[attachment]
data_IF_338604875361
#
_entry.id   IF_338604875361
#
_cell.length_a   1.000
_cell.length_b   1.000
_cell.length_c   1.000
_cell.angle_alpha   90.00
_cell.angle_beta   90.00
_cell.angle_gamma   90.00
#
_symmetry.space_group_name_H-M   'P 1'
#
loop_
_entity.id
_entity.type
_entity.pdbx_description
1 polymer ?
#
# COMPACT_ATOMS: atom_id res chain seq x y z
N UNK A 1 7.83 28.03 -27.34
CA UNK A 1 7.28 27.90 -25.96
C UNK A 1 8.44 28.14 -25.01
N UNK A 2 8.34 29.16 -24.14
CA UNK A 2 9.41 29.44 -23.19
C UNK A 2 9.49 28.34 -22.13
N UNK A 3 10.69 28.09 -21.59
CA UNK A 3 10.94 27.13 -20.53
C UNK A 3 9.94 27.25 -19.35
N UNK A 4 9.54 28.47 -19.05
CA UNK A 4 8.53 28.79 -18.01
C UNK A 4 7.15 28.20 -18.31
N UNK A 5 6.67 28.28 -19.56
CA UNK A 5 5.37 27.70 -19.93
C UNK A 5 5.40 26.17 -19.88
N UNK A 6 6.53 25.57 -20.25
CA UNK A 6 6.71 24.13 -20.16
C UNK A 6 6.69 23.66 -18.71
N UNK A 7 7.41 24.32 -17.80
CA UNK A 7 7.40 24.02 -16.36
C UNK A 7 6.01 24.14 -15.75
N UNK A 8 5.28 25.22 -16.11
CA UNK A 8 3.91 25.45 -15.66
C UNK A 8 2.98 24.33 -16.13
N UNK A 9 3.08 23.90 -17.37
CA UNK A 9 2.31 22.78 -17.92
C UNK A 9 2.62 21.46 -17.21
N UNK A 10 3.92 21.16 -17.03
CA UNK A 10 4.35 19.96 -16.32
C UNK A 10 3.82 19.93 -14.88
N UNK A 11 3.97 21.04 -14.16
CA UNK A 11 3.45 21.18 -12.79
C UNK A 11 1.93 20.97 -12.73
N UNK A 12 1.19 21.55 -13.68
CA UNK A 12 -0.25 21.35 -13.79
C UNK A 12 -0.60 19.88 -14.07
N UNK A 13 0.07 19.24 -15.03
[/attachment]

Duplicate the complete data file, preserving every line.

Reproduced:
data_IF_338604875361
#
_entry.id   IF_338604875361
#
_cell.length_a   1.000
_cell.length_b   1.000
_cell.length_c   1.000
_cell.angle_alpha   90.00
_cell.angle_beta   90.00
_cell.angle_gamma   90.00
#
_symmetry.space_group_name_H-M   'P 1'
#
loop_
_entity.id
_entity.type
_entity.pdbx_description
1 polymer ?
#
# COMPACT_ATOMS: atom_id res chain seq x y z
N UNK A 1 7.83 28.03 -27.34
CA UNK A 1 7.28 27.90 -25.96
C UNK A 1 8.44 28.14 -25.01
N UNK A 2 8.34 29.16 -24.14
CA UNK A 2 9.41 29.44 -23.19
C UNK A 2 9.49 28.34 -22.13
N UNK A 3 10.69 28.09 -21.59
CA UNK A 3 10.94 27.13 -20.53
C UNK A 3 9.94 27.25 -19.35
N UNK A 4 9.54 28.47 -19.05
CA UNK A 4 8.53 28.79 -18.01
C UNK A 4 7.15 28.20 -18.31
N UNK A 5 6.67 28.28 -19.56
CA UNK A 5 5.37 27.70 -19.93
C UNK A 5 5.40 26.17 -19.88
N UNK A 6 6.53 25.57 -20.25
CA UNK A 6 6.71 24.13 -20.16
C UNK A 6 6.69 23.66 -18.71
N UNK A 7 7.41 24.32 -17.80
CA UNK A 7 7.40 24.02 -16.36
C UNK A 7 6.01 24.14 -15.75
N UNK A 8 5.28 25.22 -16.11
CA UNK A 8 3.91 25.45 -15.66
C UNK A 8 2.98 24.33 -16.13
N UNK A 9 3.08 23.90 -17.37
CA UNK A 9 2.31 22.78 -17.92
C UNK A 9 2.62 21.46 -17.21
N UNK A 10 3.92 21.16 -17.03
CA UNK A 10 4.35 19.96 -16.32
C UNK A 10 3.82 19.93 -14.88
N UNK A 11 3.97 21.04 -14.16
CA UNK A 11 3.45 21.18 -12.79
C UNK A 11 1.93 20.97 -12.73
N UNK A 12 1.19 21.55 -13.68
CA UNK A 12 -0.25 21.35 -13.79
C UNK A 12 -0.60 19.88 -14.07
N UNK A 13 0.07 19.24 -15.03